With an extraordinary movie like Lost in Translation, there will undoubtedly be many questions from fans. On this page, we collected the most frequently asked questions and provided answers for all of them.
What Does “Lost in Translation” Mean?
The phrase is used to indicate that someone didn’t understand what was being said because they have a different perspective on life rather than it being a difference in native languages, such as:
“I explained what I needed to my husband but it seems to have gotten lost in translation because he gave me completely the wrong thing.”
Is the Phrase an Idiom?
No it isn’t.
What is the Movie About?
The movie “Lost in Translation” tells the love story between the American actor Bob Harris (Bill Murray) – who is having a midlife crisis and appearing in a whiskey commercial – and Charlotte (Scarlett Johansson) – a young American lady who is just as depressed and accompanying her husband on a business trip.
What did Bill Murray say at the end of the Movie?
The director of the movie Sofia Coppola maintains Bill Murray’s last line in Lost in Translation was completely unscripted and that the only people who know what he said are Bill Murray himself and Scarlett Johansson. Sofia wrote a number of different lines for the final scene but wasn’t fond of anything she came up with.
The final draft of the script says that Bob attempts to confess his love to Charlotte but he is unable to muster the words. The plan was that Bill would improvise the ending as he wished. It’s also worth noting that the last kiss between the two was entirely improvised as well.
What was the Filming Location for the movie and the Hotel Charlotte and Bob Stayed in?
“Lost in Translation” was primarily shot in the two brightest and loudest districts of Tokyo; Shibuya and Shinjuku. Shinjuku is a large business and entertainment district that serves the busiest railway station in Japan and is also the location of the Park Hyatt Tokyo, the hotel where the pair meet each other.
Bob spends a lot of time in the New York Bar on the top floor of the hotel. While the bar does provide incredible views of the city, it’s worth noting that the most inexpensive item on the menu is a bottle of domestic beer which costs 1,000 yen, and that the bar has a 2,000 yen cover fee after 8PM (or 7PM on Sundays).
A number of other scenes were filmed in the Shinjuku district, including when Charlotte visits a small temple at the start of the movie, which she mistakenly calls a shrine. Keep in mind that you are unlikely to run into chanting monks most of the time when you visit.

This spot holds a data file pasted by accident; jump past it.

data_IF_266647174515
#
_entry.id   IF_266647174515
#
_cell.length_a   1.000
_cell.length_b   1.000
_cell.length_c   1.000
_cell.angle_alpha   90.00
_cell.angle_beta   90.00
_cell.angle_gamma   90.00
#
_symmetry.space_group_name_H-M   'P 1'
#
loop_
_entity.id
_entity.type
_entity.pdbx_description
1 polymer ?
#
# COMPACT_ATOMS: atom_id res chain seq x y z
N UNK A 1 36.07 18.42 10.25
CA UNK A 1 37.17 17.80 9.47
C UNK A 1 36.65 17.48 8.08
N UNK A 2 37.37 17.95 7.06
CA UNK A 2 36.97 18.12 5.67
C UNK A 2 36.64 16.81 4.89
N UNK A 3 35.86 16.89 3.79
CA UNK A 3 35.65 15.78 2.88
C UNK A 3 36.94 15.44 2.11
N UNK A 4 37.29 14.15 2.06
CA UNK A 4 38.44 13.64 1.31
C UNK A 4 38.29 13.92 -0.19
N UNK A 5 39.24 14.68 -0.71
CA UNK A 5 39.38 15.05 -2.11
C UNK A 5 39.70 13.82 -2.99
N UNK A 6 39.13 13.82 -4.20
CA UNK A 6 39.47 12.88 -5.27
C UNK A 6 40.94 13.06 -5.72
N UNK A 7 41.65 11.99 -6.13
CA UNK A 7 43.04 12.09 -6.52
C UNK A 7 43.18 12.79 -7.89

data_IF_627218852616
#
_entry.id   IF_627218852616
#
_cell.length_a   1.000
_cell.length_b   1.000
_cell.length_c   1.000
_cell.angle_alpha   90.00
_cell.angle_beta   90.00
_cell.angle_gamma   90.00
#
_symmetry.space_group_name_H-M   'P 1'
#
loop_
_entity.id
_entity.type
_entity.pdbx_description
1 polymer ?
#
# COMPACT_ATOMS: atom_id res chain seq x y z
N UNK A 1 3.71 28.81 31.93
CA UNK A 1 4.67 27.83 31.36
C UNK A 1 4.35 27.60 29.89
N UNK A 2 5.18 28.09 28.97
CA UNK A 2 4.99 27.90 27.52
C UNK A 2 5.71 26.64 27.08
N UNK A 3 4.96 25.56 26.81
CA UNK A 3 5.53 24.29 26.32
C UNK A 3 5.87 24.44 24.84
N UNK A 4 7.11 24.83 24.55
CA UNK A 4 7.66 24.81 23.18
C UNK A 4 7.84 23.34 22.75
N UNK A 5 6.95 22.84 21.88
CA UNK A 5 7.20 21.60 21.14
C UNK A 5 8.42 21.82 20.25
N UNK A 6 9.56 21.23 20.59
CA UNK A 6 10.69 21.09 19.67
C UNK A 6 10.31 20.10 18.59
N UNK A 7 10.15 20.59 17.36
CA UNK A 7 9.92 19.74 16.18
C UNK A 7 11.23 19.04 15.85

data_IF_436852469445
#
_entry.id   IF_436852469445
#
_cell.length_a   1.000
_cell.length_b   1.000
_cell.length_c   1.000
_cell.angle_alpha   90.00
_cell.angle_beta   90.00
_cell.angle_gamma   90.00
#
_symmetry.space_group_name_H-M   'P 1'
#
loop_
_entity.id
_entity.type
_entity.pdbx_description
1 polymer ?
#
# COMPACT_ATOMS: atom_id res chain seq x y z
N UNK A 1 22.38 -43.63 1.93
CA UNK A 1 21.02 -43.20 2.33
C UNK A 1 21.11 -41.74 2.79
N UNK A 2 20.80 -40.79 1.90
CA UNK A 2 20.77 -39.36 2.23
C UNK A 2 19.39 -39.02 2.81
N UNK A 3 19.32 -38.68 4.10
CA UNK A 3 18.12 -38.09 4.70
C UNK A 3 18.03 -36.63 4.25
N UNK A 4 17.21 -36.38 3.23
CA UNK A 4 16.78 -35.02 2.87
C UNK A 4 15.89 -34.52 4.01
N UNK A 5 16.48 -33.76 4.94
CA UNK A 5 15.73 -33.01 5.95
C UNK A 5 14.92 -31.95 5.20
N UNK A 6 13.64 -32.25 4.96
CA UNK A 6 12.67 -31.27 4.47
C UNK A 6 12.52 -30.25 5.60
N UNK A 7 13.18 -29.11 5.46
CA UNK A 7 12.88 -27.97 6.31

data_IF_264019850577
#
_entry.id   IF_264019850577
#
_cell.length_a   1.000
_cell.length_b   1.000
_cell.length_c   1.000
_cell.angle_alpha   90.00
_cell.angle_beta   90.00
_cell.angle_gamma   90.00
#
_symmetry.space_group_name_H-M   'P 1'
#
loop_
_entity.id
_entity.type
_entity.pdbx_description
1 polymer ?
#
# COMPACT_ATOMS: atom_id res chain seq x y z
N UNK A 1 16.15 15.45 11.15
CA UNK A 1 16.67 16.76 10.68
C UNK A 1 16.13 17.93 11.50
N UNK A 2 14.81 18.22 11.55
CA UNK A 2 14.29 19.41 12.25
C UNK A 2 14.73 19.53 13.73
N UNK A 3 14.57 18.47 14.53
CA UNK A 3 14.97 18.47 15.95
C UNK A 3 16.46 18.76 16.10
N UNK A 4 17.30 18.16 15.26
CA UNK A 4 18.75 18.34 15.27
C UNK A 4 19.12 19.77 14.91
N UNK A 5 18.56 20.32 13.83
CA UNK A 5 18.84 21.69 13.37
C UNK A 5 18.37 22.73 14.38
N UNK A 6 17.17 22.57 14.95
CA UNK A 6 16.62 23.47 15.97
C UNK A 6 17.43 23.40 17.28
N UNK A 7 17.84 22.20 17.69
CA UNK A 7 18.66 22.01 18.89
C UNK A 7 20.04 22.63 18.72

LINK-BOX: For anyone travelling to Japan to see the locations from Lost in Translation, we highly recommended installing Hoverwatch, an app that allows you to track phone locations. It may help you if your phone is stolen. Of course, you can also use the app to track workers, spouses, or other people.
Shibuya was the location for most of the other scenes in the movie. Shibuya is an entertainment district packed with people looking for a good time. It includes the busy intersection in front of the Hachiko Exit of Shibuya Station, which is periodically stormed by the crowds and is surrounded by bright advertising screens reminiscent of Time’s Square.
Bob, Charlotte, and their friends enjoy singing karaoke at the Shibuya branch of Karaoke-Kan (30-8 Utagawacho), just a five-minute walk away from Shibuya Station. Shibuya is also home to the sushi restaurant where Bob and Charlotte eat; Ichikan (9-5 Daikanyama).
Some other landmarks shown in the movie are the Rainbow Bridge to Odaiba and the Tokyo Tower.
When was Lost in Translation Filmed?
The movie was filmed in 2003.
What are the Songs from the Karaoke Scene in Lost in Translation?
- Bill Murray performs More Than This by Roxy Music
- Bill Murray performs (What’s So Funny ‘Bout) Peace, Love, and Understanding by Elvis Costello
- Scarlett Johansson performs Brass in Pocket by The Pretenders
- Fumihiro Hayashi performs God Save the Queen by The Sex Pistols
How Old is Scarlett Johansson in Lost in Translation?
At the time that the movie was filmed Scarlett was only 17 years old, but her character would be around 22 or 23 as she recently graduated from college.
Movies Similar to Lost in Translation
- Her – Spike Jonze, 2013
- Ghost World – Terry Zwigof, 2001
- Amelie – Jean-Pierre Jeunet, 2001
- Sideways – Alexander Payne, 2004
- Me and You and Everyone We Know – Miranda, July 2005
- Melancholia – Lars von Trier, 2011
What Race is Scarlett Johansson?
Scarlett Johansson’s mother Melanie Sloan is from the Bronx and is from an Ashkenazi Jewish family from Belarus, Poland, and Russia. Her father Karsten Johansson is Danish.